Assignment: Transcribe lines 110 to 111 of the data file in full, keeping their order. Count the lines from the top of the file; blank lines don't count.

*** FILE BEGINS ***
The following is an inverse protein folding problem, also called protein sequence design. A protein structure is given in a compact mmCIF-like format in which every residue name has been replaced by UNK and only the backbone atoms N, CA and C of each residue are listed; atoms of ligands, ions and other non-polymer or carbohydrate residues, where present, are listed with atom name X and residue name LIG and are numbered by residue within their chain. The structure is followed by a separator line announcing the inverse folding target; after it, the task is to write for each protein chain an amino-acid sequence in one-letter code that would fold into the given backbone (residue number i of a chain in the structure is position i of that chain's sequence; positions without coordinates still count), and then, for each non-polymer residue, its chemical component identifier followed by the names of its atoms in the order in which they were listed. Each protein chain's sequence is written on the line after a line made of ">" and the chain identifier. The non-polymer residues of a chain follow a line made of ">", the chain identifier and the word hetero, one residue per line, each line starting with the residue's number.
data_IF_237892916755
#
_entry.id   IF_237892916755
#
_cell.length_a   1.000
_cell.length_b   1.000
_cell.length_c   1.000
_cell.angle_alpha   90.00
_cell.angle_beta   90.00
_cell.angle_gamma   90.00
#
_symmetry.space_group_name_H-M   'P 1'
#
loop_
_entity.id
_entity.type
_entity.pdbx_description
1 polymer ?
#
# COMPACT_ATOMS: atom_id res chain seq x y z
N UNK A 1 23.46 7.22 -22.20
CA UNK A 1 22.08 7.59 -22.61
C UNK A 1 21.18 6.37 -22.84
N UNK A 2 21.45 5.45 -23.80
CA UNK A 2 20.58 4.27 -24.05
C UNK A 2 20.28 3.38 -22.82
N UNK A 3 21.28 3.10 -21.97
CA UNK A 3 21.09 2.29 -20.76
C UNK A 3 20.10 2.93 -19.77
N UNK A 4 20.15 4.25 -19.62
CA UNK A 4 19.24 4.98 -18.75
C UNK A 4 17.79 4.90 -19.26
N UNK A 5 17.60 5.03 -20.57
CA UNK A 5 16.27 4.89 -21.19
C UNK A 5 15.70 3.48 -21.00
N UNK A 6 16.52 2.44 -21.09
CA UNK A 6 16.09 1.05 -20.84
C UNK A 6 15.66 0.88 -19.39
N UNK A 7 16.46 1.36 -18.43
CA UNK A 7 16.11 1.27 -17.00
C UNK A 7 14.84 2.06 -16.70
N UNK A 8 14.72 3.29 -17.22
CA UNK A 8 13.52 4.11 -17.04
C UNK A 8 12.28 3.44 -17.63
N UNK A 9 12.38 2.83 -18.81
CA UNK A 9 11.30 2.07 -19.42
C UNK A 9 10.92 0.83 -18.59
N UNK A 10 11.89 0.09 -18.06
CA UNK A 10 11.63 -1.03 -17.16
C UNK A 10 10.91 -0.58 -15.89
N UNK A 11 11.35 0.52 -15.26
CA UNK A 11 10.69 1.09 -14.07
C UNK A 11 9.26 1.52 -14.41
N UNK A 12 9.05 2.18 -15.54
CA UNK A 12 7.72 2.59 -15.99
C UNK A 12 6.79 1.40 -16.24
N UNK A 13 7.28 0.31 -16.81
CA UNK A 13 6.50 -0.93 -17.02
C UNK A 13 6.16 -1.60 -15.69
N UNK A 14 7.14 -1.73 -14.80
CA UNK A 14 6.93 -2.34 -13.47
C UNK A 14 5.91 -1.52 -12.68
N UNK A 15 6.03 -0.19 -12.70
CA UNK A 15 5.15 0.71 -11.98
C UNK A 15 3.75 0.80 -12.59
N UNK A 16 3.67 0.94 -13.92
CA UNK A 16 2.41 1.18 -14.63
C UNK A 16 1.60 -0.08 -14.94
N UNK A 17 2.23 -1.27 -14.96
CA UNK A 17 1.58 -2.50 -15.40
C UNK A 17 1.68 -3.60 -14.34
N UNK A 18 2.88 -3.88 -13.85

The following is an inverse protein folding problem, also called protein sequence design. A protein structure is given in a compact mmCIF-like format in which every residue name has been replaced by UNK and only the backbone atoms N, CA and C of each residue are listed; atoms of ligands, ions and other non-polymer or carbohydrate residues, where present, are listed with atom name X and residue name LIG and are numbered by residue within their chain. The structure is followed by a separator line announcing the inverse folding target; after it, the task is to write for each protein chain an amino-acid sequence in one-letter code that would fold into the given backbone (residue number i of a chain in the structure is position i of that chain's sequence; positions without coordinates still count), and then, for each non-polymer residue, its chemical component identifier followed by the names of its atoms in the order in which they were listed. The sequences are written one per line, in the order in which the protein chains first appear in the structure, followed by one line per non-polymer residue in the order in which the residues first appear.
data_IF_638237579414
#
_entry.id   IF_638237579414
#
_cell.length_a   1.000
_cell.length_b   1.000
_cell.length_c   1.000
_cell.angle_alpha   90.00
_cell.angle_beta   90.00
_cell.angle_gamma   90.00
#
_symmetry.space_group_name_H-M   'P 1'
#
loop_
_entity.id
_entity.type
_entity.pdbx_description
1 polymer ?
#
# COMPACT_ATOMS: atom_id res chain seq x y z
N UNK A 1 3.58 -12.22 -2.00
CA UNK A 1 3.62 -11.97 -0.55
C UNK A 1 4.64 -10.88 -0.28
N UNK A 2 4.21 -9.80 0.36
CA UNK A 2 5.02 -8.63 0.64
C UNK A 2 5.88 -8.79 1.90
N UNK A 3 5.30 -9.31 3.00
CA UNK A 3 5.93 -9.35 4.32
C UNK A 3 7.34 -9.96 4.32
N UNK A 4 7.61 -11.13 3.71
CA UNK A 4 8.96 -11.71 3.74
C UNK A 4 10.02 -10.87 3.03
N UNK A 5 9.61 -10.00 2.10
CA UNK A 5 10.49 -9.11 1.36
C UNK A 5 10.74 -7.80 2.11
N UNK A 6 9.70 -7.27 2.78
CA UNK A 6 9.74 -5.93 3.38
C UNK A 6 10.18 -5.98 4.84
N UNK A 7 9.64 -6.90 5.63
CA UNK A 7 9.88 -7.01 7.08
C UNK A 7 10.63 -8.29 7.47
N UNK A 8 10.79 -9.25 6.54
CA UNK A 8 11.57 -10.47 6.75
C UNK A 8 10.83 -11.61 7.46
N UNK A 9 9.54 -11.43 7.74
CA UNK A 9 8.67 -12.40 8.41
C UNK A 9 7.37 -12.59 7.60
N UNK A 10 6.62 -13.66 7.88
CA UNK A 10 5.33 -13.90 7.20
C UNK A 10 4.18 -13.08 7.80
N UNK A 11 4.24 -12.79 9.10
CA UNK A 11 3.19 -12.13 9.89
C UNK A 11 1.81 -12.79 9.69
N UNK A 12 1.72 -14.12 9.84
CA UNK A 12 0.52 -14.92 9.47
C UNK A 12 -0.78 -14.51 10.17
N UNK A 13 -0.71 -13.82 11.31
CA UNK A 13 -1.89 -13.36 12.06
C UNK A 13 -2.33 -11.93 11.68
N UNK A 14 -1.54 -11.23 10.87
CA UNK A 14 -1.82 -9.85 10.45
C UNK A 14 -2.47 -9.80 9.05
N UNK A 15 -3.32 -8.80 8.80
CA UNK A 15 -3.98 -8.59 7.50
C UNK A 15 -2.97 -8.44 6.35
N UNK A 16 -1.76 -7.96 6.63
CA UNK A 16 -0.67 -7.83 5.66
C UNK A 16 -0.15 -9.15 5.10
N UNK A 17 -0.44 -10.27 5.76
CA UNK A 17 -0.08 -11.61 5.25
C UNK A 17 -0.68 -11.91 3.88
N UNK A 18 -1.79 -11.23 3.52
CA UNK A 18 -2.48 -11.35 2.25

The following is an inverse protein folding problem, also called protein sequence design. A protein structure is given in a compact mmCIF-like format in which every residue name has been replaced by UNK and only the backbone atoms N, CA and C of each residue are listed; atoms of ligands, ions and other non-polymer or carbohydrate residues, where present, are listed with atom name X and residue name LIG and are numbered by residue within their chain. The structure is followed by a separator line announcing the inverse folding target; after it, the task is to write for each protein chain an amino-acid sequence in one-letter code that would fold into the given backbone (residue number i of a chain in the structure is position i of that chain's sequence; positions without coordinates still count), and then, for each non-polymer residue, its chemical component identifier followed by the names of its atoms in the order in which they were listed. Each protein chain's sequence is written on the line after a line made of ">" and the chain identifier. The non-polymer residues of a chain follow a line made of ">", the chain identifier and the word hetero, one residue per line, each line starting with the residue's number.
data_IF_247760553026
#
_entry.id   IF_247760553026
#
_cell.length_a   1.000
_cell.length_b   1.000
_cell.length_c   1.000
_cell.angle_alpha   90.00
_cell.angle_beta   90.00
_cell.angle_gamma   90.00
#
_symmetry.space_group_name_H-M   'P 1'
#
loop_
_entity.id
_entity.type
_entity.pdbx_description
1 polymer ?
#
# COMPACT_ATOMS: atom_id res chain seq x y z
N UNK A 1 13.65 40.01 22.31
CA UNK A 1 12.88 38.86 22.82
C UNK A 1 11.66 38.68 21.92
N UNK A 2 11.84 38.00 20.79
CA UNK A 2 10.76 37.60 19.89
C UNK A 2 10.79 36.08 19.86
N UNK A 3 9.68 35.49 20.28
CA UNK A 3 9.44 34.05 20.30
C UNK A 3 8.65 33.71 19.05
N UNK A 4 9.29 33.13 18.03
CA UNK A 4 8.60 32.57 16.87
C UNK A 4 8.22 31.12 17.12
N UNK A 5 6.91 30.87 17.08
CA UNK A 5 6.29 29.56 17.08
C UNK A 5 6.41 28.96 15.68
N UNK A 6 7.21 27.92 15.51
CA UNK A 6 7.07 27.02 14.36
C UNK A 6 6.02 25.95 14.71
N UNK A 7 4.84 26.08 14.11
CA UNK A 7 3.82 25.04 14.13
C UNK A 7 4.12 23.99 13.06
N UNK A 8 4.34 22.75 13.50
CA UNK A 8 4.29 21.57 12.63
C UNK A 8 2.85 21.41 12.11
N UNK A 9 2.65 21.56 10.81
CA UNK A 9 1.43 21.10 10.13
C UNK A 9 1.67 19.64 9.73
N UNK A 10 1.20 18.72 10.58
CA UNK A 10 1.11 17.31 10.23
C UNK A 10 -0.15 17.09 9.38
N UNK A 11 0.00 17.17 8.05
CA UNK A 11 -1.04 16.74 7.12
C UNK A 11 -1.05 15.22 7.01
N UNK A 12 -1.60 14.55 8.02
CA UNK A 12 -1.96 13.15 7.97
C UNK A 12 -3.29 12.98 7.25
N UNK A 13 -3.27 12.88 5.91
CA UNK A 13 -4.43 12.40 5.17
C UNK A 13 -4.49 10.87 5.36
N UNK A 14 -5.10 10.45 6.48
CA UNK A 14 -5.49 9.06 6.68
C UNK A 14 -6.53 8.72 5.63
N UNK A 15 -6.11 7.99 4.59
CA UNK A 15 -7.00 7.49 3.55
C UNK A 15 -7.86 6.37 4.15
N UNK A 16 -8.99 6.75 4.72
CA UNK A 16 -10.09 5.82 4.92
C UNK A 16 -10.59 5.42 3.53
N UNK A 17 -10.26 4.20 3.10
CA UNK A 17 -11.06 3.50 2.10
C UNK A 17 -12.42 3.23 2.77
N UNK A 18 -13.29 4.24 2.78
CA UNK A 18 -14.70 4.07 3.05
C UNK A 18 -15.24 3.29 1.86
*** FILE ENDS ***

N UNK A 6 9.70 -7.27 2.78
CA UNK A 6 9.74 -5.93 3.38